Lumbering through this game can be pleasurable, but also tough.
Wooden Sen’SeY does a lot of things right. The core idea is funny, and the simplicity of it is enticing. The wooden protagonist, Goro, witnesses his village’s alcohol (Sey) supply being stolen, and he’s not having any of that. He sets off for a nine-level adventure strapped with axes to get the booze back from the bandits.
What is most refreshing over these nine levels is the individuality of them. Obviously, there’s the standard forest level that’s good for learning how to control Goro and setting the groove, but then the levels shift into more fascinating environments. He fights through many different locales, each filled with Japanese aesthetics, including a flying ship, cold watery depths, and a dark factory/torture compound. There’s even a silhouette level, reminiscent of Donkey Kong Country Returns, which was great to see. Oh, and every level had its own music -- that’s some supplementary freshness right there.
However, while surroundings succeed in wonder, there are other aspects that could be improved. Wooden Sen’SeY can get brutally difficult at times. Tough games can be fine and dandy if you’re into that sort of thing, but it’s definitely not for everybody. Having the ability to block attacks would have really made this game more enjoyable for me. I’d be able to duke it out for a drink, rather than repeatedly failing to dodge sword slashes and ninja stars that lead to recurring deaths. Instead of a sense of accomplishment when defeating tough waves, I was just glad it was over–not a good sign. Fortunately, extra lives were sprinkled conveniently at extra tough parts, which kept my frustration in check.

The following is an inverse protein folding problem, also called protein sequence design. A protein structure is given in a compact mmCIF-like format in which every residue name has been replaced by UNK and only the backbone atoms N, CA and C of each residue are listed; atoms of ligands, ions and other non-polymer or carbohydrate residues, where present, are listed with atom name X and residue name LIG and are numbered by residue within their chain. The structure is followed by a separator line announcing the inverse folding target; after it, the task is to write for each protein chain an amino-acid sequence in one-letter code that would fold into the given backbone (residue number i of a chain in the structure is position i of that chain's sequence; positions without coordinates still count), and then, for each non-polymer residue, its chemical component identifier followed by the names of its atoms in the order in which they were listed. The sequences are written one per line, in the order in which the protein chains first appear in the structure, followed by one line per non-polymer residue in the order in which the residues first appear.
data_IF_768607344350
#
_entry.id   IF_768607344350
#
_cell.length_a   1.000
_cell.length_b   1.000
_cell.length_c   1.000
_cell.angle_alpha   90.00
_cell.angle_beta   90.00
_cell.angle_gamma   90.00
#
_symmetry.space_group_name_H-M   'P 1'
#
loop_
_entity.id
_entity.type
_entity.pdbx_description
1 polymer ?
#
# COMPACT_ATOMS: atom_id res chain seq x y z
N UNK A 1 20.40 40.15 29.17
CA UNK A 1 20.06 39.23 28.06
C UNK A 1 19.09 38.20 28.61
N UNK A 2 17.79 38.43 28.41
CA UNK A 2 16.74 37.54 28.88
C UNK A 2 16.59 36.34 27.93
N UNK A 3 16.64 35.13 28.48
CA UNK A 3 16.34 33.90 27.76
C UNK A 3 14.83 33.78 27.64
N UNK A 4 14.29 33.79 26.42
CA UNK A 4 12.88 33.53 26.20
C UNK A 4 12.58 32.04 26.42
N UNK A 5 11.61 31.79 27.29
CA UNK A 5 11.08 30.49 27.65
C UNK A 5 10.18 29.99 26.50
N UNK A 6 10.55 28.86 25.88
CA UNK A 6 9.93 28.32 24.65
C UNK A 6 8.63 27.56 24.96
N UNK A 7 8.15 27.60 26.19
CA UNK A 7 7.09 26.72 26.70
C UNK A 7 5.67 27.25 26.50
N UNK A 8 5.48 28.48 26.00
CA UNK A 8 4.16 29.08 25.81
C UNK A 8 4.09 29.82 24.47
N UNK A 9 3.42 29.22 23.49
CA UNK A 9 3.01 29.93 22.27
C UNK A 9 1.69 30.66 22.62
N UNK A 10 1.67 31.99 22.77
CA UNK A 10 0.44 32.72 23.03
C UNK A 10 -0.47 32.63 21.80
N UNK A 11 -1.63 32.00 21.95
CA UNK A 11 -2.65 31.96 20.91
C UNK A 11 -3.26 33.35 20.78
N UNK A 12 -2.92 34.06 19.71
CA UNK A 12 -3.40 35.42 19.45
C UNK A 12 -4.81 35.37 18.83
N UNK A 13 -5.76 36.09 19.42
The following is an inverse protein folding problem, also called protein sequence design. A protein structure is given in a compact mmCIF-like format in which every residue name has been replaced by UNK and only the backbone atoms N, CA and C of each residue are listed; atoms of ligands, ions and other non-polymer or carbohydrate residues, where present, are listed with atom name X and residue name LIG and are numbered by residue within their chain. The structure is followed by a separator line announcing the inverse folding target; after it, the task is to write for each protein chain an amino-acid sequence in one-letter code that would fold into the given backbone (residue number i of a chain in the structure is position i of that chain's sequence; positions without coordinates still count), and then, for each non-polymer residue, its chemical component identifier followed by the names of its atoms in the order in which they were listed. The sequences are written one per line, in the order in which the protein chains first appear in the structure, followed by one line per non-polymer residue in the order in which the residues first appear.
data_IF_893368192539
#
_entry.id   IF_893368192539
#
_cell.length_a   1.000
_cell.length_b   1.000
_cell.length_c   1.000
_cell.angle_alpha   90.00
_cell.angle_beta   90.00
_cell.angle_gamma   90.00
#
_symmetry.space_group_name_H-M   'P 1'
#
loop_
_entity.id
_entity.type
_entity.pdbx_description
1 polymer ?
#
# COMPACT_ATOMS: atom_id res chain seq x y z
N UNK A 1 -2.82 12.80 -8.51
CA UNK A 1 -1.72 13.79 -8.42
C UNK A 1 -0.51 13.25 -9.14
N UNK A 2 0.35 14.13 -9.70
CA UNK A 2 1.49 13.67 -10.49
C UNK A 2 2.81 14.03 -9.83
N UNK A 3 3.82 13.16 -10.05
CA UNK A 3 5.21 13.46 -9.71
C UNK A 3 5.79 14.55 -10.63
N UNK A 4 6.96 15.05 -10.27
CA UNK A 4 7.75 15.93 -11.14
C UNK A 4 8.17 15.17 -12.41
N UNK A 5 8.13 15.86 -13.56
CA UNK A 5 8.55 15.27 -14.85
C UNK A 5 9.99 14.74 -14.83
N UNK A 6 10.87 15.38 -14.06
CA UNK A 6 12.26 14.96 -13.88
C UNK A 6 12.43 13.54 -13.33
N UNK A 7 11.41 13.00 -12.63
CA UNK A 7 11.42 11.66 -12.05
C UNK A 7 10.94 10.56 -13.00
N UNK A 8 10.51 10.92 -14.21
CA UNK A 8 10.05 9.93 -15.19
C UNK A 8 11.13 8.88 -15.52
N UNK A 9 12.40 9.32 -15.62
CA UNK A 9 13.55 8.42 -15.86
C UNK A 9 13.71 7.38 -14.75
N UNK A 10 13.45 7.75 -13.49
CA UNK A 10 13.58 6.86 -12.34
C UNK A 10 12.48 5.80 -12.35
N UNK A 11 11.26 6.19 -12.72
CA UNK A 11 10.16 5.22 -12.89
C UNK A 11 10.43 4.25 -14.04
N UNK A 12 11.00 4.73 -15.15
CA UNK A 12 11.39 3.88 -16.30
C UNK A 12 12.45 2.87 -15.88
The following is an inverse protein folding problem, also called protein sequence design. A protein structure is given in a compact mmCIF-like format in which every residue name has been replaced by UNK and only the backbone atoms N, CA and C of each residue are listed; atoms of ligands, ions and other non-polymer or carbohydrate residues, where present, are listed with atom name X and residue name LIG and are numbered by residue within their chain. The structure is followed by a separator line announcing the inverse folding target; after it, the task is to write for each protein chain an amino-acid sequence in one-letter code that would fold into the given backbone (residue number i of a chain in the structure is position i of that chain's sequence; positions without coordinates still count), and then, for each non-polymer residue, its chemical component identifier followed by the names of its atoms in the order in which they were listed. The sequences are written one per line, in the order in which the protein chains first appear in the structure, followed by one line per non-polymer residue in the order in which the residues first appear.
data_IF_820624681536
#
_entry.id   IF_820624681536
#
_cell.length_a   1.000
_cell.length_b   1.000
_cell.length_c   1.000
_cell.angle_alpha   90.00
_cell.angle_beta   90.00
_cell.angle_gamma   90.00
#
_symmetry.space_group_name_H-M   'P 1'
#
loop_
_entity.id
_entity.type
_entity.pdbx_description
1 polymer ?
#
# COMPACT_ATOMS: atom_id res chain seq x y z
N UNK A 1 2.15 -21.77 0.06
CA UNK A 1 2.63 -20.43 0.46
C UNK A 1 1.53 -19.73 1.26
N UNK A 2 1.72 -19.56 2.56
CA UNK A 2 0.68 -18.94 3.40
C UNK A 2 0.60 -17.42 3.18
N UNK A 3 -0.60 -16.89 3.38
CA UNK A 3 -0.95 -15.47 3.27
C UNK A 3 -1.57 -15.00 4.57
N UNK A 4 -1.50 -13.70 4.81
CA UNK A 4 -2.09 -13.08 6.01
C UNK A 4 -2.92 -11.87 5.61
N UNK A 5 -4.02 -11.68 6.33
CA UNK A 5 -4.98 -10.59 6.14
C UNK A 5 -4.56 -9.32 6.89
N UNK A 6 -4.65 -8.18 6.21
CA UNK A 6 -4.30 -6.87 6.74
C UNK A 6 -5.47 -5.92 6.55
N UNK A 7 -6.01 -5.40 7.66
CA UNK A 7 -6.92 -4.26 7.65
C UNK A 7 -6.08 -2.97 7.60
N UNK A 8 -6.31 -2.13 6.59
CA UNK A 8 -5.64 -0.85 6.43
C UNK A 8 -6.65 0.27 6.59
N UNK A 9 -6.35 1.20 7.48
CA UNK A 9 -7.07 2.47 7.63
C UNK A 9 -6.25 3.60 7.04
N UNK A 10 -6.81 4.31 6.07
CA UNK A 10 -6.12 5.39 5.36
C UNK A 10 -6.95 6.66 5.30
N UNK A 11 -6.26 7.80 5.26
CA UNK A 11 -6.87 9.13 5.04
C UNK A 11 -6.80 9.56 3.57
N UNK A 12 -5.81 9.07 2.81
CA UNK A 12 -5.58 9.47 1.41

As a whole, it feels like this game was created with challenge seekers in mind. Aside from getting to the end, there are goals to collect every bottle of Sey and defeat every enemy. There are also times to beat, but they are nearly impossible to achieve the first time around. This adds to the replay value for those who are looking for it, but otherwise they don’t do much. I was surprised that these bottles of Sey didn’t act as currency to buy upgrades, say, to make attacks stronger or to buy more ninja stars or bombs, or even more abilities. Something along those lines would certainly have my approval, since the limited number of moves Goro can perform is one of the reasons why it is so difficult.
All in all, it’s a decent game. To the dedicated gamers out there who love a hard challenge, Wooden Sen’SeY might be for you. It’s lovely to see the atmosphere that Upper Byte Studio has created, but is only lovely until you start dying more times than you can count.